Shauntae Brown White

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Keynote topic: 
Developing Media Literacy Skills in the Classroom
“The convergence of media and technology in a global culture is changing the way we learn about the world and challenging the very foundations of education. No longer is it enough to be able to read the printed word; children, youth, and adults, too, need the ability to both critically interpret the powerful images of a multimedia culture and express themselves in multiple media forms.

Media literacy education provides a framework and a pedagogy for the new literacy needed for living, working and citizenship in the 21st century. Moreover it paves the way to mastering the skills required for lifelong learning in a constantly changing world.”  


                    ~~Elizabeth Thoman and Tessa Jolls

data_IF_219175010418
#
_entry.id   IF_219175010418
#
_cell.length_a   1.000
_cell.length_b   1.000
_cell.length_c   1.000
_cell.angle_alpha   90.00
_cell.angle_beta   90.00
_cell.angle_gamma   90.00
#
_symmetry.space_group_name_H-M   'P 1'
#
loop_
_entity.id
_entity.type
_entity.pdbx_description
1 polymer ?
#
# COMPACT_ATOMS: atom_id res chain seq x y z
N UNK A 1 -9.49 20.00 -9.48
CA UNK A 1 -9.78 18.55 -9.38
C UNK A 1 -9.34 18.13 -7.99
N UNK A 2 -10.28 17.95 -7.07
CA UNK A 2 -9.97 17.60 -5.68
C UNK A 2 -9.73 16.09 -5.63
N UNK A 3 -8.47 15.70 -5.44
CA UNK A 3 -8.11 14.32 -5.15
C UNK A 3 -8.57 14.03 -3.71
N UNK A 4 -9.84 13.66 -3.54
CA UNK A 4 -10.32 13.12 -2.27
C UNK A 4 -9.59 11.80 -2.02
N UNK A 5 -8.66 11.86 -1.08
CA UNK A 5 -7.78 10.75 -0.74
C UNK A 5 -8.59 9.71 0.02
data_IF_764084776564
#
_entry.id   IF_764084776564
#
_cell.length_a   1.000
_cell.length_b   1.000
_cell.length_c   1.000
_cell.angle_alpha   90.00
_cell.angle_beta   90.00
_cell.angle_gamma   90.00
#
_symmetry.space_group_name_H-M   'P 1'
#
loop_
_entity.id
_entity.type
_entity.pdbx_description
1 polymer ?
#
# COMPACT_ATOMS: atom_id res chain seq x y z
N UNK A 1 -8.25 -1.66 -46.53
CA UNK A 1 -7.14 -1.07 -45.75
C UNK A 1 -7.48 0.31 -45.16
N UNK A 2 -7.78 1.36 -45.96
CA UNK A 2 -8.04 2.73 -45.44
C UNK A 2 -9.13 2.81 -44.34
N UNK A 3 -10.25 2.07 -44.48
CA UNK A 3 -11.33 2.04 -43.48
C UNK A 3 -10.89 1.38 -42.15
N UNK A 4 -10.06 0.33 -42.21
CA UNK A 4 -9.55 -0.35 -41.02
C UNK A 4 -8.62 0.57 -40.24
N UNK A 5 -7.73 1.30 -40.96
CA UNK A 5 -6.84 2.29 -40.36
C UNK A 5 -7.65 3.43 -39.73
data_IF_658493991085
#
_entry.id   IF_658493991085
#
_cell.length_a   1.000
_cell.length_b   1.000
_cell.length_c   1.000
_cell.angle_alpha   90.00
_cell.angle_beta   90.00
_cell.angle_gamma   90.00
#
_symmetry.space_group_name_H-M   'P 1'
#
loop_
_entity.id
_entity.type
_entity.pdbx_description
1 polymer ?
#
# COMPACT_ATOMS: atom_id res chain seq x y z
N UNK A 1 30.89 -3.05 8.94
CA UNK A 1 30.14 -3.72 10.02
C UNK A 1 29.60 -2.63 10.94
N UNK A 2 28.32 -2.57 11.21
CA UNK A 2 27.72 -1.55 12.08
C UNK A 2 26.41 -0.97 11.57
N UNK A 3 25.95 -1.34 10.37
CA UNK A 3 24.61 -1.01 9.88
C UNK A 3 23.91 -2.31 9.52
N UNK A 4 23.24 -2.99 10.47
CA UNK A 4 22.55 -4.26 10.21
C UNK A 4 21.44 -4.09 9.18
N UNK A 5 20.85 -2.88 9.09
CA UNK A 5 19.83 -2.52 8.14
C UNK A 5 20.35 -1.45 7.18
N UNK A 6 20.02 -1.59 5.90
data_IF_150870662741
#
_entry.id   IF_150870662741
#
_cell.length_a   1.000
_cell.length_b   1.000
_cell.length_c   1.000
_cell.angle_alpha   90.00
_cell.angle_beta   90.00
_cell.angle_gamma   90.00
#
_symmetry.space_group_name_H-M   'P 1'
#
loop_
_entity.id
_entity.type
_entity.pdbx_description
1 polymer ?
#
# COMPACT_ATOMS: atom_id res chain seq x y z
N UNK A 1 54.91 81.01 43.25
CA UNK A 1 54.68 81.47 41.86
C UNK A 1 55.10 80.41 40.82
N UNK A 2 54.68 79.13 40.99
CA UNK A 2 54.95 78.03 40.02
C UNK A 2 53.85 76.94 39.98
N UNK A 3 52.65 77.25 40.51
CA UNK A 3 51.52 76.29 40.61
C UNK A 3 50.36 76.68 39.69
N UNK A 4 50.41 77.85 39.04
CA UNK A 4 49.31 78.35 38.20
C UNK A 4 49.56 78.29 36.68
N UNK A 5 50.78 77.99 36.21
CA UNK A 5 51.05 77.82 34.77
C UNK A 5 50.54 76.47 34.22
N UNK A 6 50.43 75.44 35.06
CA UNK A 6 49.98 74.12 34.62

Center for Media Literacy

Media are powerful and permeate the fabric of our daily lives.  Media shape how we see ourselves, others, society, politics, and the world.   Media Literacy skills provide students with the tools to access, analyze, evaluate and produce multiple types of mediated communication.  This discussion will define what media literacy is, create awareness of the variety of digital tools available for use in the classroom and provide some examples of possible assignments for implementation.


Bio
Shauntae Brown White is an associate professor in the Department of English and Mass Communication at North Carolina Central University in Durham, North Carolina where she teaches Introduction to Mass Communication, Issues in the Media, Media Law and Ethics and Diversity in the Media.  Dr. White received her B.A. from Howard University in journalism, her M.A. from the University of Alabama in speech communication, and her Ph.D. in communication studies from the University of Kansas.  Her research interests and publications primarily focus on African American communication and culture and range from analyzing mediated images of African Americans, to the politics of hair in the African American community, and the negotiated roles of African American pastors’ wives.


Contact Shauntae Brown White through email at sbwhite@ncc.edu.